The all-important consideration is that the execution shall be so instantaneous and substantially painless that the punishment shall be reduced, as nearly as possible, to no more than that of death itself. Electrocution has been approved only in a form that eliminates suffering.
The Louisiana statute makes this clear. It provides that:
Every sentence of death imposed in this State shall be by electrocution; that is, causing to pass [p475] through the body of the person convicted a current of electricity of sufficient intensity to cause death, and the application and continuance of such current through the body of the person convicted until such person is dead. . . .
La.Code of Criminal Procedure (1928), Act No. 2, Art. 569, as amended by § 1, Act No. 14, 1940.
It does not provide for electrocution by interrupted or repeated applications of electric current at intervals of several days or even minutes. It does not provide for the application of electric current of an intensity less than that sufficient to cause death. It prescribes expressly and solely for the application of a current of sufficient intensity to cause death and for the continuance of that application until death results. Prescribing capital punishment, it should be construed strictly. There can be no implied provision for a second, third or multiple application of the current. There is no statutory or judicial precedent upholding a delayed process of electrocution.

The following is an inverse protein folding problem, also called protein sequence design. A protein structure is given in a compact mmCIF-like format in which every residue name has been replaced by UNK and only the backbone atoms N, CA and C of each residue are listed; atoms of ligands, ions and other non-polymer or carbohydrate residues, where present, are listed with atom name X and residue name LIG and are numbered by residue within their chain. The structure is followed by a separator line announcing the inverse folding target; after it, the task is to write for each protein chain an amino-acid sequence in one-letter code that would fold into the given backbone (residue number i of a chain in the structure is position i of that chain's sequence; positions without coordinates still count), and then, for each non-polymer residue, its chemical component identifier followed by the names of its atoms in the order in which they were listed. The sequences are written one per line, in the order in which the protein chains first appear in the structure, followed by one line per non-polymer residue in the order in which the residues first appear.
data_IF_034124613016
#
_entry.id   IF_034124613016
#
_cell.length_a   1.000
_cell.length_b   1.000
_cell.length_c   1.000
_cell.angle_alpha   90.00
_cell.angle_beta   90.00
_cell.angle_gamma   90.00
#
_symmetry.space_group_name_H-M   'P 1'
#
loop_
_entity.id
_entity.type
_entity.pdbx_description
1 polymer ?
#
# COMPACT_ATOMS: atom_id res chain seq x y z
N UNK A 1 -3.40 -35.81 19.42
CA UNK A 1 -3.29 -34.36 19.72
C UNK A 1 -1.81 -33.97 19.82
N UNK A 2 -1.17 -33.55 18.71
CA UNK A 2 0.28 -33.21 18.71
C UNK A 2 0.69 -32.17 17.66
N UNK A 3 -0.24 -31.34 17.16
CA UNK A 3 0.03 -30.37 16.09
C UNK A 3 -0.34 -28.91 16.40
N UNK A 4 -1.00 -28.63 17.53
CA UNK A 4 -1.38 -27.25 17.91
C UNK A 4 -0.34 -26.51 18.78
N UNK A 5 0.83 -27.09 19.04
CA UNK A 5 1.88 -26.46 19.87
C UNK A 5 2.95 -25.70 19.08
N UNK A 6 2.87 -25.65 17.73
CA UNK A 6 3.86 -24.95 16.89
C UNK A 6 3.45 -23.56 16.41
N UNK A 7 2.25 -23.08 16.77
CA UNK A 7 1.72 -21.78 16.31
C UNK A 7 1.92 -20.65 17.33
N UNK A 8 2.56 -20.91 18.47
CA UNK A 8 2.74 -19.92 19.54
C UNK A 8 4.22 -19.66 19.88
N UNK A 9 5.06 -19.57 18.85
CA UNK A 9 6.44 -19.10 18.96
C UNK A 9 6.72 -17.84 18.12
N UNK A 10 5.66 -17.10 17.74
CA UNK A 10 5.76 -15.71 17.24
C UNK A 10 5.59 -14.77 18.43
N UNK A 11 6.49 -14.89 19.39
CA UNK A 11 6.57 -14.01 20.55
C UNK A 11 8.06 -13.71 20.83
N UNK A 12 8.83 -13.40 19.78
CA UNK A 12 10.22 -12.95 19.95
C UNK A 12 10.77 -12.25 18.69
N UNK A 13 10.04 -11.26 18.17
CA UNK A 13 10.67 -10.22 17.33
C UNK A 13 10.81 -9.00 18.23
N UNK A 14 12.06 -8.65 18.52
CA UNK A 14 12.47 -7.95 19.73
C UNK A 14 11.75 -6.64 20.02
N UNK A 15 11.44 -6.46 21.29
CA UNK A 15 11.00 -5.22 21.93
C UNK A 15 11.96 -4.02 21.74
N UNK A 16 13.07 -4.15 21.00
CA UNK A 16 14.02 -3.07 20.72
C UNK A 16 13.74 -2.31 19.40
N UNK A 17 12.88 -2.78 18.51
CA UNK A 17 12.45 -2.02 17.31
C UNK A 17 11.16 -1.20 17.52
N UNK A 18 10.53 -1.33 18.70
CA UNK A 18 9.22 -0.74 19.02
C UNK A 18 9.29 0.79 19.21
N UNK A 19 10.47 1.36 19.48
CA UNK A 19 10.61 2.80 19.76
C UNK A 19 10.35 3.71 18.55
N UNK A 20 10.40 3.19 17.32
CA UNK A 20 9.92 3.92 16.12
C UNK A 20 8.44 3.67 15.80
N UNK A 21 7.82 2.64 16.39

These considerations were emphasized in In re Kemmler, supra, when an early New York statute authorizing electrocution was attacked as violative of the due process clause of the Fourteenth Amendment because prescribing a cruel and unusual punishment. In upholding that statute, this Court stressed the fact that the electric current was to cause instantaneous death. Like the Louisiana statute before us, that statute called expressly for the continued application of a sufficient electric current to cause death. It was the resulting "instantaneous" and "painless" death that was referred to as "humane."
After quoting the New York County and Supreme Courts, this Court quoted the New York Court of Appeals, at 119 N.Y. 579, as follows: